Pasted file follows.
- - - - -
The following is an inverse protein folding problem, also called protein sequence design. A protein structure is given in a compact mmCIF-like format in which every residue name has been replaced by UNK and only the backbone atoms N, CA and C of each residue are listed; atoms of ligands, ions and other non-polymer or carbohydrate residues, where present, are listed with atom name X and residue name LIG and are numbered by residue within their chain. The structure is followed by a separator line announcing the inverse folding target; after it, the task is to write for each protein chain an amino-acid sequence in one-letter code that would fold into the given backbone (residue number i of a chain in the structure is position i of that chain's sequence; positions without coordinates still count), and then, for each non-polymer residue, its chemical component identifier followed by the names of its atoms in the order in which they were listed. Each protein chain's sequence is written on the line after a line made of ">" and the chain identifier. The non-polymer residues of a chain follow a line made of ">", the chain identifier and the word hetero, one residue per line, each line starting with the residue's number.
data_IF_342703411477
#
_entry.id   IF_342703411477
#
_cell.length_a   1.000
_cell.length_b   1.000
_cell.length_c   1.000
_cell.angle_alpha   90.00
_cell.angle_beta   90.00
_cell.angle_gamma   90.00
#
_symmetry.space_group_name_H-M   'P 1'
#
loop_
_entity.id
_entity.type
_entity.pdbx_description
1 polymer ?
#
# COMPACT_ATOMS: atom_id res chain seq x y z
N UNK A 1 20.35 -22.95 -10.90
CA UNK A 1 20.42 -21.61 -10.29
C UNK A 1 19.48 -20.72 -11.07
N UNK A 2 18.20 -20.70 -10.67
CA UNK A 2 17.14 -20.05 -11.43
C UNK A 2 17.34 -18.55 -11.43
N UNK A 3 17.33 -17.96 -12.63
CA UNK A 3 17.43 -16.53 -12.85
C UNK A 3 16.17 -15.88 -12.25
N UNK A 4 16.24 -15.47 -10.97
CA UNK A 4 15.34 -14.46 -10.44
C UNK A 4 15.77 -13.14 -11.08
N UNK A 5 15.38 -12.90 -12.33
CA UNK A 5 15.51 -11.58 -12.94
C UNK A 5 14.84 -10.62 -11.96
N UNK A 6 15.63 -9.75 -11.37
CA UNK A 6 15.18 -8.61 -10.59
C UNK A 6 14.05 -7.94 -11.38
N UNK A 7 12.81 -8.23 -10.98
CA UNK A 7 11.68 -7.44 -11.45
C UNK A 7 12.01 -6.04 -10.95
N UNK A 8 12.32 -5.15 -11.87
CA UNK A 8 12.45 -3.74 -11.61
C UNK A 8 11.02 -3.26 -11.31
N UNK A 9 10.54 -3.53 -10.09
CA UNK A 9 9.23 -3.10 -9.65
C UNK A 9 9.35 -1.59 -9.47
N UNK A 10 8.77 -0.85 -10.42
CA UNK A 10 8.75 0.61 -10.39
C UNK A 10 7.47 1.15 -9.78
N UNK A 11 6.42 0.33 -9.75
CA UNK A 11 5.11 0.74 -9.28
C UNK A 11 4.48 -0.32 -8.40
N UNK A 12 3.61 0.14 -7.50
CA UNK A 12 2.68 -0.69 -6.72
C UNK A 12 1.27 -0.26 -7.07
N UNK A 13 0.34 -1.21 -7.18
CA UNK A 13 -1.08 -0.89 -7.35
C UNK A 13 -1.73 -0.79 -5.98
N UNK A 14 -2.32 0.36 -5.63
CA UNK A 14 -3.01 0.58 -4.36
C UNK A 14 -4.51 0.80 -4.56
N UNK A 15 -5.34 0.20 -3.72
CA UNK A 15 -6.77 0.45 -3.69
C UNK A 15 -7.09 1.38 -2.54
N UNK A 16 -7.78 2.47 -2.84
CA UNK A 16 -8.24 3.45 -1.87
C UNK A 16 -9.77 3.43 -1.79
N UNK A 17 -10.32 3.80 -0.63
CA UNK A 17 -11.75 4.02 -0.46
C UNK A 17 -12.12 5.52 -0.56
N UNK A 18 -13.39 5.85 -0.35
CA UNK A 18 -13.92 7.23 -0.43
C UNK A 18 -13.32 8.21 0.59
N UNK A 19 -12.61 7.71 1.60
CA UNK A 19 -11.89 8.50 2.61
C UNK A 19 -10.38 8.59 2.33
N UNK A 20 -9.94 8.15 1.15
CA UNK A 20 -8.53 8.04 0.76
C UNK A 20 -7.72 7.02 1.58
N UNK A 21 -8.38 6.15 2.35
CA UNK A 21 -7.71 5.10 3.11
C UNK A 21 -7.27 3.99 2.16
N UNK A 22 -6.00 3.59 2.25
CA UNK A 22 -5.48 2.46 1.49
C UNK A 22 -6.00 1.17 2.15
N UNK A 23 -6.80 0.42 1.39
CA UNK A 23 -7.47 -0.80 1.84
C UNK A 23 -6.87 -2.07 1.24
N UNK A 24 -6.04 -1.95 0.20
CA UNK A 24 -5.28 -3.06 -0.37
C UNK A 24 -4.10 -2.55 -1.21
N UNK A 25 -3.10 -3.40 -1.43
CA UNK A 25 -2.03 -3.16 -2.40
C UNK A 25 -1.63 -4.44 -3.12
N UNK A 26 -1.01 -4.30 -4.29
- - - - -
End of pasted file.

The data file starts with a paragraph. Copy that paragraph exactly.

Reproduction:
The following is an inverse protein folding problem, also called protein sequence design. A protein structure is given in a compact mmCIF-like format in which every residue name has been replaced by UNK and only the backbone atoms N, CA and C of each residue are listed; atoms of ligands, ions and other non-polymer or carbohydrate residues, where present, are listed with atom name X and residue name LIG and are numbered by residue within their chain. The structure is followed by a separator line announcing the inverse folding target; after it, the task is to write for each protein chain an amino-acid sequence in one-letter code that would fold into the given backbone (residue number i of a chain in the structure is position i of that chain's sequence; positions without coordinates still count), and then, for each non-polymer residue, its chemical component identifier followed by the names of its atoms in the order in which they were listed. Each protein chain's sequence is written on the line after a line made of ">" and the chain identifier. The non-polymer residues of a chain follow a line made of ">", the chain identifier and the word hetero, one residue per line, each line starting with the residue's number.